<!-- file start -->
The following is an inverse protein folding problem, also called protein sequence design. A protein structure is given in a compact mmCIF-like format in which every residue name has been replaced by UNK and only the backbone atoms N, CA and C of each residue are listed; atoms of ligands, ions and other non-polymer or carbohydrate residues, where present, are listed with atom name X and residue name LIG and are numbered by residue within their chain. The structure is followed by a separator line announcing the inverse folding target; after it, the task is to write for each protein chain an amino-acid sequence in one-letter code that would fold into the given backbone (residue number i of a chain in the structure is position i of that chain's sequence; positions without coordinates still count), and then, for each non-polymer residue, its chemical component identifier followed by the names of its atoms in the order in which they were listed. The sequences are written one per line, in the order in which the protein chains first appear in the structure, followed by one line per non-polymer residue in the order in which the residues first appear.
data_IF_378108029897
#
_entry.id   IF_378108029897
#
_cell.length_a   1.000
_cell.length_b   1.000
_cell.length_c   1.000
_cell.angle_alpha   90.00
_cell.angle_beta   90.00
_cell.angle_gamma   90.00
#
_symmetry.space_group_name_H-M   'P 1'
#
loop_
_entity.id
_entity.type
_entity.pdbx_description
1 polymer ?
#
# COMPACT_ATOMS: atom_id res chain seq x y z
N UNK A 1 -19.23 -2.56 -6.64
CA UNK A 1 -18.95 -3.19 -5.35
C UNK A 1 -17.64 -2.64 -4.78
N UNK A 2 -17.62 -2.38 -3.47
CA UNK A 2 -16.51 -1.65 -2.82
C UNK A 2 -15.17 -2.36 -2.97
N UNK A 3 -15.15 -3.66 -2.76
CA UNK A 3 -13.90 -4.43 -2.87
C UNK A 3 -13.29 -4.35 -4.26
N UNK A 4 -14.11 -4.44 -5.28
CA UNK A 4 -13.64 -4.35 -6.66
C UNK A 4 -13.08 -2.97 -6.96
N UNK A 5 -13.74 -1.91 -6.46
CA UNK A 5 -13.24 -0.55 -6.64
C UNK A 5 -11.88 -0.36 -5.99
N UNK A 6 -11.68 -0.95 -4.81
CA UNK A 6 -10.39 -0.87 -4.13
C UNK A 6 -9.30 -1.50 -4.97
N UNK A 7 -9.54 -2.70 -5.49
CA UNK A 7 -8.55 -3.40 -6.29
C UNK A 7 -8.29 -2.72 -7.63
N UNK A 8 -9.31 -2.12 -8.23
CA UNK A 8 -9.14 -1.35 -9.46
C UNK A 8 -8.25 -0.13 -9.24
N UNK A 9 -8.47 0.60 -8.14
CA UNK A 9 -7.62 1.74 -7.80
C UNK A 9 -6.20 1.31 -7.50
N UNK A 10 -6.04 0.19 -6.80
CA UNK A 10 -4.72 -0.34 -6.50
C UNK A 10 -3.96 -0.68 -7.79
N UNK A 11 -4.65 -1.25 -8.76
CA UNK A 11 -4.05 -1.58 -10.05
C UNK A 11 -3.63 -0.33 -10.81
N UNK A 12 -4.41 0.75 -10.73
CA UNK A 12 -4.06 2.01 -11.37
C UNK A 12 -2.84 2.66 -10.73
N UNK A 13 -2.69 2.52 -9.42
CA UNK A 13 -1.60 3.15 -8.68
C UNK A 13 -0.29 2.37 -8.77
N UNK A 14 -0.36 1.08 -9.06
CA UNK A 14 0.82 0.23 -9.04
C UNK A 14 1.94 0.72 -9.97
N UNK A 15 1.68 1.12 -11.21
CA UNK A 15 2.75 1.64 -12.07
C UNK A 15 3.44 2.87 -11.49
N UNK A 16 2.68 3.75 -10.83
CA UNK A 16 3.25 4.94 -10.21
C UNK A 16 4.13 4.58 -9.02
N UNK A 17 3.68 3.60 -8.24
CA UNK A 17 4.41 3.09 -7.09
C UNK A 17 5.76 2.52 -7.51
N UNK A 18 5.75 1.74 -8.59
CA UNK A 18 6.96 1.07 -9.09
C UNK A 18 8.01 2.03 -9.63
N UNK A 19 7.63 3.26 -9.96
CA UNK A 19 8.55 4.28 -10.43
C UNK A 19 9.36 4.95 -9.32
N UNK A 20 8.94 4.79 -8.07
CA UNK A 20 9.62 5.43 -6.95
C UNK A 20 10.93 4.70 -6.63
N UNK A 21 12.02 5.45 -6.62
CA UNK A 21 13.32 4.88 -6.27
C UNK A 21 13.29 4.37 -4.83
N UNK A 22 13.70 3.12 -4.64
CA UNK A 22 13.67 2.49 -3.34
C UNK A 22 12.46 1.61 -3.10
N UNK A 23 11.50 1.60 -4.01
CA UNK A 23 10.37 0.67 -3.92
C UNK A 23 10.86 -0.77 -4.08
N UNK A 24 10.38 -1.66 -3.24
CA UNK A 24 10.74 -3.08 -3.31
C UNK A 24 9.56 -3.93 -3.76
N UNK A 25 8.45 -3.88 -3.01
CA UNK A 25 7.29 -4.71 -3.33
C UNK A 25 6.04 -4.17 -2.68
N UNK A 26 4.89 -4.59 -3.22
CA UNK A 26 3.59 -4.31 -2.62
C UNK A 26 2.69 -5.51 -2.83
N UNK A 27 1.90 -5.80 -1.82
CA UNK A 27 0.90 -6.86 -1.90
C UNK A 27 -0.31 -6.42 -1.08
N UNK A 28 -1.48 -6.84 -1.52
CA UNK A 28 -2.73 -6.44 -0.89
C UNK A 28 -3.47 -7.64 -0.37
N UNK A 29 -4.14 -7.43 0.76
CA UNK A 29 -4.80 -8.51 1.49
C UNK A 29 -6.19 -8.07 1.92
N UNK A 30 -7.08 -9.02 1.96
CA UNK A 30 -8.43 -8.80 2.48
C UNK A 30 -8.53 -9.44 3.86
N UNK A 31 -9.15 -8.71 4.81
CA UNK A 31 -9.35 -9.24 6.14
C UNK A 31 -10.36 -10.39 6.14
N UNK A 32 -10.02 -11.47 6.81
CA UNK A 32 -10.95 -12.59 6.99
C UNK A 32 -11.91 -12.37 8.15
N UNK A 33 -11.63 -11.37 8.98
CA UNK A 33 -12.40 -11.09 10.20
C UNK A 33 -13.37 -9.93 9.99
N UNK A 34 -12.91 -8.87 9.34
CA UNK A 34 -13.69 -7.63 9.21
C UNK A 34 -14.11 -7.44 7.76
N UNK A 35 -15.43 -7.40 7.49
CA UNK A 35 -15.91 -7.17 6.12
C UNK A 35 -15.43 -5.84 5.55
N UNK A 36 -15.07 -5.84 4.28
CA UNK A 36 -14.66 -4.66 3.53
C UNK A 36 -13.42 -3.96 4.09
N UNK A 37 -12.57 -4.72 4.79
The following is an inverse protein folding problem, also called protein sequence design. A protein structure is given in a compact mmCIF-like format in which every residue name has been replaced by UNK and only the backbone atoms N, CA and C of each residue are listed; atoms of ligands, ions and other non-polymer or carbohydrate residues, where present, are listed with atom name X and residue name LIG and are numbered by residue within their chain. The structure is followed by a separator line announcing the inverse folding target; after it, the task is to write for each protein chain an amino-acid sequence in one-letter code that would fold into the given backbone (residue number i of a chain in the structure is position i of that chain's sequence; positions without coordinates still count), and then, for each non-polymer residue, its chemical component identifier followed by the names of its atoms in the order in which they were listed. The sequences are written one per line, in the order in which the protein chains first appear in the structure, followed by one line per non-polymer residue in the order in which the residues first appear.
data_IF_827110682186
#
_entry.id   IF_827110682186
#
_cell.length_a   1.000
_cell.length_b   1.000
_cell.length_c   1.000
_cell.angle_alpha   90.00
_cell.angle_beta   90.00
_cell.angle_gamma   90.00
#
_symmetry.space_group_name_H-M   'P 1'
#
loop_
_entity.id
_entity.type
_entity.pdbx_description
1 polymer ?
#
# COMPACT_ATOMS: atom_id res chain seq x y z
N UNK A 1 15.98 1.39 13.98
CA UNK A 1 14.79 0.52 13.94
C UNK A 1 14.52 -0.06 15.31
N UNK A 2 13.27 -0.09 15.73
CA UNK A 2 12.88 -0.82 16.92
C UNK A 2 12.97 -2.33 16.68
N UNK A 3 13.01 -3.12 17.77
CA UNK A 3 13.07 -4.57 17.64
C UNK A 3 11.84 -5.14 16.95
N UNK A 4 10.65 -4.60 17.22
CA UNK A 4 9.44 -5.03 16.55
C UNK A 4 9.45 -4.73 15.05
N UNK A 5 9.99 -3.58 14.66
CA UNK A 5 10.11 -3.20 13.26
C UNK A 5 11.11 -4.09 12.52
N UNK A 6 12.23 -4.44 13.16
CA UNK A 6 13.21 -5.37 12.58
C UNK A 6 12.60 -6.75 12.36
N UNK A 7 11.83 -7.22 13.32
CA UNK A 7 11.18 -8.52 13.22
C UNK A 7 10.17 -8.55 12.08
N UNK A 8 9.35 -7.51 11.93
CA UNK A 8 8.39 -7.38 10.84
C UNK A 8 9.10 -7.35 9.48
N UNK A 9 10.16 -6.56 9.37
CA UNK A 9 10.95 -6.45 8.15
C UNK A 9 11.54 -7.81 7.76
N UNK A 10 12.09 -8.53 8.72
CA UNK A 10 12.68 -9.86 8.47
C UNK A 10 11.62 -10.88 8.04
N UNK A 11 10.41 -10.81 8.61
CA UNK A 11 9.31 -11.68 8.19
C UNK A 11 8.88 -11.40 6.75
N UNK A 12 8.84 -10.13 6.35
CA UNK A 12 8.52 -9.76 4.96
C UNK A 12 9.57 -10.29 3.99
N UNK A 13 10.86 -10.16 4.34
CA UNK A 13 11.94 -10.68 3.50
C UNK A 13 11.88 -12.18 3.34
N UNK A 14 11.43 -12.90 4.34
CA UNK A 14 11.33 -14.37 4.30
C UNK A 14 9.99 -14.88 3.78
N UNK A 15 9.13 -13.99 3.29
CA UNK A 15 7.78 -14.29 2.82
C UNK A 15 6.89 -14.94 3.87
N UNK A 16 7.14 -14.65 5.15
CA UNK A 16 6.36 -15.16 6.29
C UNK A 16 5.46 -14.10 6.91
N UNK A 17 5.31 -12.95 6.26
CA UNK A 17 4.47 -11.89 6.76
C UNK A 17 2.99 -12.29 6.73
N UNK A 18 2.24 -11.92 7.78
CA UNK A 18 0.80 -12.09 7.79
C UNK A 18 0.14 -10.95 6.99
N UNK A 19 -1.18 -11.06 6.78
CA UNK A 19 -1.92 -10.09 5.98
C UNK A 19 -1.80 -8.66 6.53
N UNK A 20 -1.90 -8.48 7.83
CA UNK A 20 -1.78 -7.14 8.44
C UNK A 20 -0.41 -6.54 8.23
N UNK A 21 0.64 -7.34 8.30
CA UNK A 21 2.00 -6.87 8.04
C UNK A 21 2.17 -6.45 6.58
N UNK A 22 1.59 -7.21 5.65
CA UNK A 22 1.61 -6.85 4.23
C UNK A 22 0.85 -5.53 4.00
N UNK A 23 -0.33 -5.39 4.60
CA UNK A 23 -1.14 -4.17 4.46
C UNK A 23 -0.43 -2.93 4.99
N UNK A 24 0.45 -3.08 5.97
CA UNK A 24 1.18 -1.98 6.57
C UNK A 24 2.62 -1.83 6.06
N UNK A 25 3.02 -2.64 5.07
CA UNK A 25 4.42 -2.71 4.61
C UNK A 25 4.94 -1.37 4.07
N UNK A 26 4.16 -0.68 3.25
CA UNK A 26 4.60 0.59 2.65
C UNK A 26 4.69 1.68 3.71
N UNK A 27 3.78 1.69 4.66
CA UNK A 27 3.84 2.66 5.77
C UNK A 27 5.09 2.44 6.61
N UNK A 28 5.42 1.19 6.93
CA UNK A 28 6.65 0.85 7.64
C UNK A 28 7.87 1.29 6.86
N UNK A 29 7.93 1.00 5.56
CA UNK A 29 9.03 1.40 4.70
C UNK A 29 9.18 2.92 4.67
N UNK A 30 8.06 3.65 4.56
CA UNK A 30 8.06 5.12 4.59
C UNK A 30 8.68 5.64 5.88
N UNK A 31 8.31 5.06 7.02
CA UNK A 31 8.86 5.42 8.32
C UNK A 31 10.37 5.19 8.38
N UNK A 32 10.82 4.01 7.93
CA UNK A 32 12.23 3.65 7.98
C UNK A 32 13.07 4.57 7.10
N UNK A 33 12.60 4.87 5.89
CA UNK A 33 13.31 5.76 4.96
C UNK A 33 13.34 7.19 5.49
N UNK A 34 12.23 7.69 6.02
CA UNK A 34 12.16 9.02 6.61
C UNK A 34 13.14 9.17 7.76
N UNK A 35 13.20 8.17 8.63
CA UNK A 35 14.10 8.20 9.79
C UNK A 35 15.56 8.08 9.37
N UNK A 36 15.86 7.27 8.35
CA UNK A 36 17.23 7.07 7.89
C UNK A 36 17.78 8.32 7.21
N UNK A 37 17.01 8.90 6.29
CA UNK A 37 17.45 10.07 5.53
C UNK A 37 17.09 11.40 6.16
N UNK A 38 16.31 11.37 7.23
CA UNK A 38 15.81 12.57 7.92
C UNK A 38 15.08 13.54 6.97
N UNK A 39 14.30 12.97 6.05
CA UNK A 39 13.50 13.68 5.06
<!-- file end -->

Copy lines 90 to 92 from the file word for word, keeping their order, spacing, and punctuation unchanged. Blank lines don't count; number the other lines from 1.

C UNK A 23 10.86 -0.77 -4.08
N UNK A 24 10.38 -1.66 -3.24
CA UNK A 24 10.74 -3.08 -3.31